The majority of American adults have fallen victim to some type of data theft or fraud at least once, but despite their experiences and voiced concerns many do not follow digital security best practices in their personal lives. Instead, the trend is to prefer access at anytime, anywhere, and not just from PCs and laptops but also from mobile devices. Users want the same convenience and flexibility that they enjoy on smart devices.
Online Accounts Involve Sensitive Data
Nearly two-thirds of Americans have an online account involving health, finance, or other sensitive data, according to research conducted by Pew Research. More to the point, 72% of internet users in the U.S. have experienced at least some form of account breach, nearly half of Americans aged between 30 and 64 have noticed fraudulent charges on their credit cards, while about one-in-five have received notices that their social security number was compromised.
Although data breaches have had some effect on internet users’ behavior, the majority still do not follow the best practices recommended by security experts to protect their data. These recommended steps are:
- Use strong passwords.
- Use a unique password for every account.
- Use two-factor authentication when available.
- Shut down and unlink services you don’t use.
- Lie in response to security questions.
- Change the default passwords for connected devices.
- Track security breaches and change your password if a service you have registered for was hacked.
Why the Need for Authentication?
Password security is still the most widely used method of authentication. A strong password policy makes all your passwords stronger since end users would rather create ones that have a personal meaning to them and are easier to remember. For example, they will often use words such as the names of their children, spouses, or pets with easy-to-guess numbers such as birthdays, phone numbers, and addresses. These practices make guessing a password easy.
The username and password – which together equate to authentication – play an important role in the security framework, helping it to achieve its objectives:
- To prove the identity of the rightful user and allow access.
- To assure data integrity and only allow changes to be made by an authorized person.
- To ensure confidentiality and prevent access by third parties.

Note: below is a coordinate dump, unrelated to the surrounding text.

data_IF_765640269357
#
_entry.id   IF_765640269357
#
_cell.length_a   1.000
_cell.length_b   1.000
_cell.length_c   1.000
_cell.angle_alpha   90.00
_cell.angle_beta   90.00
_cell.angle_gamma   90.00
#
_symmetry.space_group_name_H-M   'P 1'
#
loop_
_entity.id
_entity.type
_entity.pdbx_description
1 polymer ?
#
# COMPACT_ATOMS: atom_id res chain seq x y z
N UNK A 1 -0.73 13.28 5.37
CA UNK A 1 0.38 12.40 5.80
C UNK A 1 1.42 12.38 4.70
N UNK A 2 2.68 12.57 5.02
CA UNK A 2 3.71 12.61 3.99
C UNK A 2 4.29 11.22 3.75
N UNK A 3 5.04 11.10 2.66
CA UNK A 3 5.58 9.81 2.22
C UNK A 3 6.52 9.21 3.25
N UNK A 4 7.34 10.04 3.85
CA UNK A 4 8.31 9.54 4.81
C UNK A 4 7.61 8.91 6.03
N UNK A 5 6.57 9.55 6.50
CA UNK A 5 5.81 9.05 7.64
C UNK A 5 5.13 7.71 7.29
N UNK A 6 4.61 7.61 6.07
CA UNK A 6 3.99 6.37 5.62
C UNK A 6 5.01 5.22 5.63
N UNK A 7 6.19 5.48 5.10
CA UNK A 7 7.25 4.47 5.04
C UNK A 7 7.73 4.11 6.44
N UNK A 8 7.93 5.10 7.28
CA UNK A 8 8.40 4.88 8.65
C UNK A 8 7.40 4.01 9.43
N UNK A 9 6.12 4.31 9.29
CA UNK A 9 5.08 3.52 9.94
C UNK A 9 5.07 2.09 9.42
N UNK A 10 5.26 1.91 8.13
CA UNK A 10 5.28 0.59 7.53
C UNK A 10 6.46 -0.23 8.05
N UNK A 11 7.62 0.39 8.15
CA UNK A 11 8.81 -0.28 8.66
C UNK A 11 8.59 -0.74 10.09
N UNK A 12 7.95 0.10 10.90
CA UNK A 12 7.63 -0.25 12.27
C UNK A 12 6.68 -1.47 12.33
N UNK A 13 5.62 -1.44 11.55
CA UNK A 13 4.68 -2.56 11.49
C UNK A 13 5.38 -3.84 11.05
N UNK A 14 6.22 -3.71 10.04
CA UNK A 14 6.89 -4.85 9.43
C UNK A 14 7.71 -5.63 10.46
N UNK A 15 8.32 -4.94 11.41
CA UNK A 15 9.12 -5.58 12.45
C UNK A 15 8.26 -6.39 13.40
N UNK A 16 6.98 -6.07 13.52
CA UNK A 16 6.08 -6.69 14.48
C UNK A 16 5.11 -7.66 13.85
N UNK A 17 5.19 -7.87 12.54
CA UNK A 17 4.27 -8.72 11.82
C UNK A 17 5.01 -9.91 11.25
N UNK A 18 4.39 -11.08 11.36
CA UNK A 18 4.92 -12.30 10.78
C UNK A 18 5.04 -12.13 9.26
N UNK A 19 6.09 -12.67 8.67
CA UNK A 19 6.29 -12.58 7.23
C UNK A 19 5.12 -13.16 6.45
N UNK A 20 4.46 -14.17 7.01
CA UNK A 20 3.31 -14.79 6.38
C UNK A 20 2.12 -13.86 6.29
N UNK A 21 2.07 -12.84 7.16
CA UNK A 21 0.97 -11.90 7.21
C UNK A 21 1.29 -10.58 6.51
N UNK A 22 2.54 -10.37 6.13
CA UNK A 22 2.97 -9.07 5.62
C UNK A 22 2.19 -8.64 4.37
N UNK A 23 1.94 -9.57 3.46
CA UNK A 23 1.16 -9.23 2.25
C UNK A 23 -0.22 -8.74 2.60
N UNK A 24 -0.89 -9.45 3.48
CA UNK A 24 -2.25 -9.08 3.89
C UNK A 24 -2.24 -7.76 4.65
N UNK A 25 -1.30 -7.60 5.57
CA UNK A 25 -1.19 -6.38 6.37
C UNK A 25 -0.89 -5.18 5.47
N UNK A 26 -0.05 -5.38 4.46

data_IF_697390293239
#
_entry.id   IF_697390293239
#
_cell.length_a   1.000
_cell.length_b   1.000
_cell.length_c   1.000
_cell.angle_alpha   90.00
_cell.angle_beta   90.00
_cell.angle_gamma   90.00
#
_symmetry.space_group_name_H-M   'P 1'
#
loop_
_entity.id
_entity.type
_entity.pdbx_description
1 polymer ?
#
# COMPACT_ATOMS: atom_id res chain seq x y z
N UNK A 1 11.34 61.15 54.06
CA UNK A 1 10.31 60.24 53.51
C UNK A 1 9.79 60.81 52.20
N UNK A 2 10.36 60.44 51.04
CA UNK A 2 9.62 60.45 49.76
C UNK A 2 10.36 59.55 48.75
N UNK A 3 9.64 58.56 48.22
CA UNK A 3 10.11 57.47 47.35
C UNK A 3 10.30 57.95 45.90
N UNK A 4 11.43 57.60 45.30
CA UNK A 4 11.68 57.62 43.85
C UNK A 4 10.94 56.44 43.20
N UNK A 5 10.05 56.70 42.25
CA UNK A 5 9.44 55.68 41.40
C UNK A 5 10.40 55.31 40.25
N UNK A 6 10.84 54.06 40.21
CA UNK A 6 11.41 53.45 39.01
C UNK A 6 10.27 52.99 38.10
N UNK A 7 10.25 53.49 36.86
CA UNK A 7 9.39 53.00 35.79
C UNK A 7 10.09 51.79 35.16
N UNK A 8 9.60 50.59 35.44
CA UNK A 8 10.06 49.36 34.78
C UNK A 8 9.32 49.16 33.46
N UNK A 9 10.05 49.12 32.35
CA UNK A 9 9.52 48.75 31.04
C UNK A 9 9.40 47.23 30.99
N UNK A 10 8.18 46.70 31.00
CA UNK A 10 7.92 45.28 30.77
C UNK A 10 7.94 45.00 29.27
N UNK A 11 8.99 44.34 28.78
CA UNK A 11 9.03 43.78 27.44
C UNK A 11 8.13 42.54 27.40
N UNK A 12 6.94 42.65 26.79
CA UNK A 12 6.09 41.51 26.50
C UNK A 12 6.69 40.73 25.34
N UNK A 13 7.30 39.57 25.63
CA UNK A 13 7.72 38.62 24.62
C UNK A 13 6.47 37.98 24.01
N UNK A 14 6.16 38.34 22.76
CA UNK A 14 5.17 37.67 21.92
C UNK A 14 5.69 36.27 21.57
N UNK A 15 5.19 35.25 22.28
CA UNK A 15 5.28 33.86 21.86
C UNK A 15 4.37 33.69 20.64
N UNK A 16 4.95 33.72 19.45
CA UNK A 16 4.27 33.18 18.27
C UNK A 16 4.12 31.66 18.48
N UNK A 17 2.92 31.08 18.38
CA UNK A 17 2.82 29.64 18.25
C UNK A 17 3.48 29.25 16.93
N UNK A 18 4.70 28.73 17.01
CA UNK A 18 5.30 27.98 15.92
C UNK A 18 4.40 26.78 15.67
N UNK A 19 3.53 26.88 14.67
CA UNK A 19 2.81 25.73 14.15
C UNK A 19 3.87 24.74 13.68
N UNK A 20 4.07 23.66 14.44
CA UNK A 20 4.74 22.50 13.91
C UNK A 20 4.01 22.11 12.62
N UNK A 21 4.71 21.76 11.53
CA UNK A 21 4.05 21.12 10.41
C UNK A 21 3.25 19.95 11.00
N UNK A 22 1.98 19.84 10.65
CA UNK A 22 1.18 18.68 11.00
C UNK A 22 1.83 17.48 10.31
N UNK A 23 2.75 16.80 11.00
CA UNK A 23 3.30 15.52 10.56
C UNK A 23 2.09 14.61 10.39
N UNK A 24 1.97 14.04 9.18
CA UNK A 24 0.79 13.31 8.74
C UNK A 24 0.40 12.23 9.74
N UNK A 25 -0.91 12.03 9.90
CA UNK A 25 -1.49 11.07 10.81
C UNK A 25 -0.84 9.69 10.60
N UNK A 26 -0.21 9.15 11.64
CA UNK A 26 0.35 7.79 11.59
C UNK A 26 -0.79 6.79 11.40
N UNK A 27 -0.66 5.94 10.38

- Non-repudiation to prevent any denying of the rightful user’s actions.
Convenience vs Security
Imagine the internet is an office building. A nonexistent security policy will give access to the building to anyone – essentially there are no locked doors. A highly secure office building would require authentication at the entrance and screening throughout your movement within the building, limiting access to only the offices to which you have the keys.
Of course, this metaphor allows for the shuffling of the number and types of locks, but you get the idea. The acceptable balance is somewhere in between: authentication at the check in and nothing further; hence the popularity of single sign-in services. But those services are still protected by a simple password and (in the best-case scenario) two-factor authentication.
Striking a Balance Using a Password Manager
In light of all this, if sensitive data is protected only by a weak password, then that’s essentially equivalent to giving the keys to your home directly to a hacker – just think about the available password crackers and how fast they can discover passwords.
For some adult American internet users managing passwords is a challenge, with 30% worrying about the overall security of their online passwords. A quarter say that they use a less secure password because that’s how they can remember it, according to the Pew Research study. Some individuals are more likely to keep track of their passwords by writing them down on a piece of paper, which is equally as risky.
Considering that the majority of American internet users keep track of passwords in their heads, it’s clear where the problem is. The brain has its limitations when it comes to password management, so the convenience of re-using a ‘once strong’ password is the pattern that they seem to follow.
A password manager solves the problem in two ways: first, it becomes the central hub where all passwords are stored. Secondly, since it is available on all major platforms, it gives one-click access to the user no matter which account they wish to access nor where. That’s both convenient and secure.
Best Password Managers of 2018